On three of the many things I learned from an inspiring roundtable.
The other panel I had the chance to attend was a roundtable on New Directions in Teaching Asian American Literature, where Yoonmee Chang, Patricia Chu, Lawrence-Minh Bùi Davis, and Caroline Rody shared a number of exciting strategies and ideas from their own teaching. Here I’ll just highlight three of my takeaways from this great panel:
1) I’ve written before, here and elsewhere, about my work with a multi-generational family timeline and history project in my ethnic American literature course. But Patricia shared a text that provides its own version of such a project, May-Lee Chai and Winberg Chai’s The Girl from Purple Mountain (2002), as well as ways in which she gets her students to conduct their own interviews and analyses through their work with the book. Now I can’t wait for the chance for the next time I teach the ethnic course, to bring this book into the course and enrich the student projects immeasurably as a result.
2) Besides his teaching and work toward a PhD in English, Lawrence is also a founding director of the non-profit Asian American Literary Review, as well as the developer of its education project the Mixed Race Initiative. I look forward to learning more about both of those endeavors, but was particularly struck at this panel by the special issue of AALR that Lawrence brought with him: it’s entitled Mixed Race in a Box, and I honestly don’t think I can do it justice in mere words. Check out the pictures at that link, and if you get a chance to look further into this unique and wonderful project, you definitely should. I know I will!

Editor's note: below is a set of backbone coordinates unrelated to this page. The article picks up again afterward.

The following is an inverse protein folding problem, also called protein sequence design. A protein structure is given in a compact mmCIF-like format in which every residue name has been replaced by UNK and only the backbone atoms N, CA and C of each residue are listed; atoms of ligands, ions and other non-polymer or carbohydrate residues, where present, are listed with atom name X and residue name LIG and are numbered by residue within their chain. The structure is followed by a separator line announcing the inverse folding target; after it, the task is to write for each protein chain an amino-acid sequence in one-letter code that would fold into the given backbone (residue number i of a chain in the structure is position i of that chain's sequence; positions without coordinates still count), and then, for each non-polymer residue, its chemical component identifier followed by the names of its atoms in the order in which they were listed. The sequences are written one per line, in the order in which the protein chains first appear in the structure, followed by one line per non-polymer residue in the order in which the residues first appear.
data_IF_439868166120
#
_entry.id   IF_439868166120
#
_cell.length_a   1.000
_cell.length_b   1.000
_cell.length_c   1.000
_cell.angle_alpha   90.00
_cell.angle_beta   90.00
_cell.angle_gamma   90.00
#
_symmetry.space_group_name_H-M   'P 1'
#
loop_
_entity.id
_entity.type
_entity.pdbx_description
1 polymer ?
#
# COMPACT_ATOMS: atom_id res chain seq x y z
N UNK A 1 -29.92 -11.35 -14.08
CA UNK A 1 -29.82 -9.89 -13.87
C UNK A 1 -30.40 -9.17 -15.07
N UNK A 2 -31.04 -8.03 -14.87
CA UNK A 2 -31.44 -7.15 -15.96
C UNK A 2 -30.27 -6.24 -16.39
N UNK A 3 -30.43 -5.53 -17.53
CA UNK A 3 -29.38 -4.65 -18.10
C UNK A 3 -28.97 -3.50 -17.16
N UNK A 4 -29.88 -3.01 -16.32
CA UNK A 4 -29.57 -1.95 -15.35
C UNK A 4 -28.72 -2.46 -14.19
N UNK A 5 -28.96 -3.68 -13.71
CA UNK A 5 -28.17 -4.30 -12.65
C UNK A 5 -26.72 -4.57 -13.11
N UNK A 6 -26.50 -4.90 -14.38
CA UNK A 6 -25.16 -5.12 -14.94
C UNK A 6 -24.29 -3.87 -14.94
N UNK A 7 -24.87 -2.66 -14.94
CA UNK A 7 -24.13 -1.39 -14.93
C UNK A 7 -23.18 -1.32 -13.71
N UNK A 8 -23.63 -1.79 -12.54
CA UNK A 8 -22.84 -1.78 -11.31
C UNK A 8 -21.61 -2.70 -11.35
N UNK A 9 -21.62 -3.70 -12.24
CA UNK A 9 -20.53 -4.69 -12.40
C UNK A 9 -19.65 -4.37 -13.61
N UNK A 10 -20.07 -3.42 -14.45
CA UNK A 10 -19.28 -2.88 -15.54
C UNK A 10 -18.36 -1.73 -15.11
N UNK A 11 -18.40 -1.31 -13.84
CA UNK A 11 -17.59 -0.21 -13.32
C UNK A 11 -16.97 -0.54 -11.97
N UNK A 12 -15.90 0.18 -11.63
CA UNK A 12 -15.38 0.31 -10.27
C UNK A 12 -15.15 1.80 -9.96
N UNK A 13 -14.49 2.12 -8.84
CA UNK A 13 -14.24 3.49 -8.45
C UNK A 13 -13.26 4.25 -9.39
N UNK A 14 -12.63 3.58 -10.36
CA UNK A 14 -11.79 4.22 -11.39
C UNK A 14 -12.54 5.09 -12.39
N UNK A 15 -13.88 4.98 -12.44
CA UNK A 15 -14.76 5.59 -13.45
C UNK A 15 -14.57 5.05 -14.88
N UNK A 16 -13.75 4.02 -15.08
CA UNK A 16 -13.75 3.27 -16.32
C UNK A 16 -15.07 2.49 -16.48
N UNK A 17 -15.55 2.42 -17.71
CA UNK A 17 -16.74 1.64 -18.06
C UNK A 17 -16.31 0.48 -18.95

3) In her talk, Caroline highlighted numerous books she’s taught in her Asian American, ethnic American, and contemporary literature courses—some I’ve taught myself, some I’ve read and hope to teach, some I’ve heard of and hope to read, and some I had never heard of and now can’t wait to check out. In the latter category falls Lore Segal’s The Education of Ilka Weissnix (1995), a cross-cultural, inter-ethnic, historical fiction that sounds as if it couldn’t have been tailored to my interests and obsessions any more fully if I had ordered it created. As with everything that these four presenters highlighted, learning about this book promises to deeply enrich my work and teaching.
Next follow up tomorrow,
BenPS. Were you at ALA? If so, what stood out to you?
Thanks for the wrap-up, Ben! I couldn't make this session but sounds like it was great. :)ReplyDelete
Sure, Sue! Any thoughts or takeaways of yours from other ALA sessions that I can add to the weekend post?ReplyDelete